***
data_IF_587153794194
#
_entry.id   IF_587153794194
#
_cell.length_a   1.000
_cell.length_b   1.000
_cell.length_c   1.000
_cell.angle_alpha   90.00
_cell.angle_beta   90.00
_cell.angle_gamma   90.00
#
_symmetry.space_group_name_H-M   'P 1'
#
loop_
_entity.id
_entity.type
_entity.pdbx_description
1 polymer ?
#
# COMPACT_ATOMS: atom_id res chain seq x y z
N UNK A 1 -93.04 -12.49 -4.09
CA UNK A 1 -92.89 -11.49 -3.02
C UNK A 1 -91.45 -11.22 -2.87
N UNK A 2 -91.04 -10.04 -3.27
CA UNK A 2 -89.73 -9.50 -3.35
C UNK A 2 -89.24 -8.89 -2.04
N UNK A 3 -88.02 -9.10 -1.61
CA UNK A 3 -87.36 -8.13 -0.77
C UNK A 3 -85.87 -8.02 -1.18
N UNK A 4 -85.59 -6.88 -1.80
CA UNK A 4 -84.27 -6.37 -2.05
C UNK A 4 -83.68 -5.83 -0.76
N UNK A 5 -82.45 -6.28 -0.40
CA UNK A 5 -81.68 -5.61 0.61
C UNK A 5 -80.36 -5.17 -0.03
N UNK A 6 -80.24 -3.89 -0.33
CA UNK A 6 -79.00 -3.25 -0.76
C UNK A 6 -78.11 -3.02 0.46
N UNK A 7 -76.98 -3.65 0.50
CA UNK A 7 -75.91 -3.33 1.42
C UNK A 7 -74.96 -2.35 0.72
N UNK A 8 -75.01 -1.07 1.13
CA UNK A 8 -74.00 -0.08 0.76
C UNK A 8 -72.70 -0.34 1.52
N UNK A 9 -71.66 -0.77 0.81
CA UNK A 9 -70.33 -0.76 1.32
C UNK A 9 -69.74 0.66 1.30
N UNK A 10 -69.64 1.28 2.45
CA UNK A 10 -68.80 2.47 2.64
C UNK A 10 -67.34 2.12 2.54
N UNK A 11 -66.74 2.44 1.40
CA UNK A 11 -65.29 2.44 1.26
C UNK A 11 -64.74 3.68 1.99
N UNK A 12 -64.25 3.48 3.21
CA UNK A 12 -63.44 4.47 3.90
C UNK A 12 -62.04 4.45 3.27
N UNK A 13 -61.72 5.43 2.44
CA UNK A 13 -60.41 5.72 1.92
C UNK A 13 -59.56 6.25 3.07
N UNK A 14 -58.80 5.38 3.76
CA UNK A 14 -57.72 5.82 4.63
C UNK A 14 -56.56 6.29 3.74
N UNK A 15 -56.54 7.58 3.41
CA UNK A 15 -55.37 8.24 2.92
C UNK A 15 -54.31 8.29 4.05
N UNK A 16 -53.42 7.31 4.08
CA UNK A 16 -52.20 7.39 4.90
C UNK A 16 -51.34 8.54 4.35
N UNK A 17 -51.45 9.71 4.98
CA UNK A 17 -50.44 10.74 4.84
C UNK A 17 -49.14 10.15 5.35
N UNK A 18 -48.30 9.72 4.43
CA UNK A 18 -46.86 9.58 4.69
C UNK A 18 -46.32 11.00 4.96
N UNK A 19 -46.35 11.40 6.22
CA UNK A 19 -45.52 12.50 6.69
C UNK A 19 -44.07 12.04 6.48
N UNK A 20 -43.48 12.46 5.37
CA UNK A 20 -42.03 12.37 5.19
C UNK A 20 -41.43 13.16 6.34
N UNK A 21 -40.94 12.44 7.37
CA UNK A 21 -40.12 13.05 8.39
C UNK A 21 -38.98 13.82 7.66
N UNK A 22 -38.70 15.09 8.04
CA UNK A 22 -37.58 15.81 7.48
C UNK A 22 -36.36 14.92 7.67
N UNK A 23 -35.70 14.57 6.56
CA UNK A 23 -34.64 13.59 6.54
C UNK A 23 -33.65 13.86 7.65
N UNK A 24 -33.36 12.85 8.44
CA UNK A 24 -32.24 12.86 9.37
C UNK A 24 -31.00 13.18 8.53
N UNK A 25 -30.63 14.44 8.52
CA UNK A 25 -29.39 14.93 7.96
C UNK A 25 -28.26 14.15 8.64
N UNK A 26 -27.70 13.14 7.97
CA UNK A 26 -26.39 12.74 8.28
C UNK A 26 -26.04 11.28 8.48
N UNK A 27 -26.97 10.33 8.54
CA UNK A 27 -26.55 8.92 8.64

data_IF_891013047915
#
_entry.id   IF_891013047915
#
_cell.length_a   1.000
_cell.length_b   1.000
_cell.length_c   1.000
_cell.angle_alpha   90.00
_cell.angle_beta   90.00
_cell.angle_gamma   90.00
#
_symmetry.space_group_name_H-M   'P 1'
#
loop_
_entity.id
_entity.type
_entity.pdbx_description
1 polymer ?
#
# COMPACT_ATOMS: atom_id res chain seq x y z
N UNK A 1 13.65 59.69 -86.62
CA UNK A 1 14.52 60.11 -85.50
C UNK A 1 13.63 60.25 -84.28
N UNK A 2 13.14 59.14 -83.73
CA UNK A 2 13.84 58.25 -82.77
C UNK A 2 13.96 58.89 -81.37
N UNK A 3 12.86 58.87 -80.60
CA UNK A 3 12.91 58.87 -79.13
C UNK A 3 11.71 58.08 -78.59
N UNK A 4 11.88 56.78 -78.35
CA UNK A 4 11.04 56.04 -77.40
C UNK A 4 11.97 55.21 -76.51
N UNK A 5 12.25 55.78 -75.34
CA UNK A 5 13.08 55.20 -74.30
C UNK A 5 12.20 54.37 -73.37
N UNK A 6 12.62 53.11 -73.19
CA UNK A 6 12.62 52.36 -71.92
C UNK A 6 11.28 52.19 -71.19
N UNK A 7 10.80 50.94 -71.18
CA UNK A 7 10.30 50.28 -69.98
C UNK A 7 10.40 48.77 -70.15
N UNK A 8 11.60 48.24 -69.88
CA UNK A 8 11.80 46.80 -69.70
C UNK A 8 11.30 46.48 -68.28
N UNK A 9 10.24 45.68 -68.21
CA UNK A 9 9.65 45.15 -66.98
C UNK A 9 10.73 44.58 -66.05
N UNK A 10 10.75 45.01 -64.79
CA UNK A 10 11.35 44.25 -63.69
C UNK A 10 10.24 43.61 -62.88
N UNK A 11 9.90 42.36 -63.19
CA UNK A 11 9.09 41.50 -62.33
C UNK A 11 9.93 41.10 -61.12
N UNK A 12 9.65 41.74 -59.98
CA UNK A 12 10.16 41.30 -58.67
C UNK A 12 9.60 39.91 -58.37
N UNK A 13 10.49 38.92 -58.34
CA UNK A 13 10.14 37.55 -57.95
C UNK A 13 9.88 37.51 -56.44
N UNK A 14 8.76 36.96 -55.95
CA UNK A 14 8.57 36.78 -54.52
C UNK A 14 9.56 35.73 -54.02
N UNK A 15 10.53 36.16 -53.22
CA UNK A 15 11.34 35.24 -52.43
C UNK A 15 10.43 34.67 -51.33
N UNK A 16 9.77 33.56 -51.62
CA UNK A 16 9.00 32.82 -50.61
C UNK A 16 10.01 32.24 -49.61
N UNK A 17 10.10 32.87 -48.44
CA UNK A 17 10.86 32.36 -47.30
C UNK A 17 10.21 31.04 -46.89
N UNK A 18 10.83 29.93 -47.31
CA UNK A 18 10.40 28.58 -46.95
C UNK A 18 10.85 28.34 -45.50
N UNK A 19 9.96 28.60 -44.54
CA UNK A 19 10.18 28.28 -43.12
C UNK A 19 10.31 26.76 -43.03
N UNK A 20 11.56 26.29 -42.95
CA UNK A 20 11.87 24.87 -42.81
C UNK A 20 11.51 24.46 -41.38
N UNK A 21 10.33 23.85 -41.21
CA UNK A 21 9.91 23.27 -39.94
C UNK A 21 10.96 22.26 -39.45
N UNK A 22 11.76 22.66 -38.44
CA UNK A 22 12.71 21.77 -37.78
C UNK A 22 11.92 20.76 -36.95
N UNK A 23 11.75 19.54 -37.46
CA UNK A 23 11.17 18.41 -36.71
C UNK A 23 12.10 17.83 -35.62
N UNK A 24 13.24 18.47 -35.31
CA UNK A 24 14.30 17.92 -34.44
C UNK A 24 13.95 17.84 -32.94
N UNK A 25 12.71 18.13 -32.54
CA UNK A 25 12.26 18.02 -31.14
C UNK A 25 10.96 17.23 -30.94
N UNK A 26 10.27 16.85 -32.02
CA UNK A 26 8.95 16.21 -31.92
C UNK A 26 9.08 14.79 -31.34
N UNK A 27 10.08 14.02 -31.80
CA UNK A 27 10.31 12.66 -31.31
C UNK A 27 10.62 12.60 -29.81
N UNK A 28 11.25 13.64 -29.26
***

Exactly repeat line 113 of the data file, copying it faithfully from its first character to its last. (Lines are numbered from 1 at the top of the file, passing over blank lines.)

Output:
#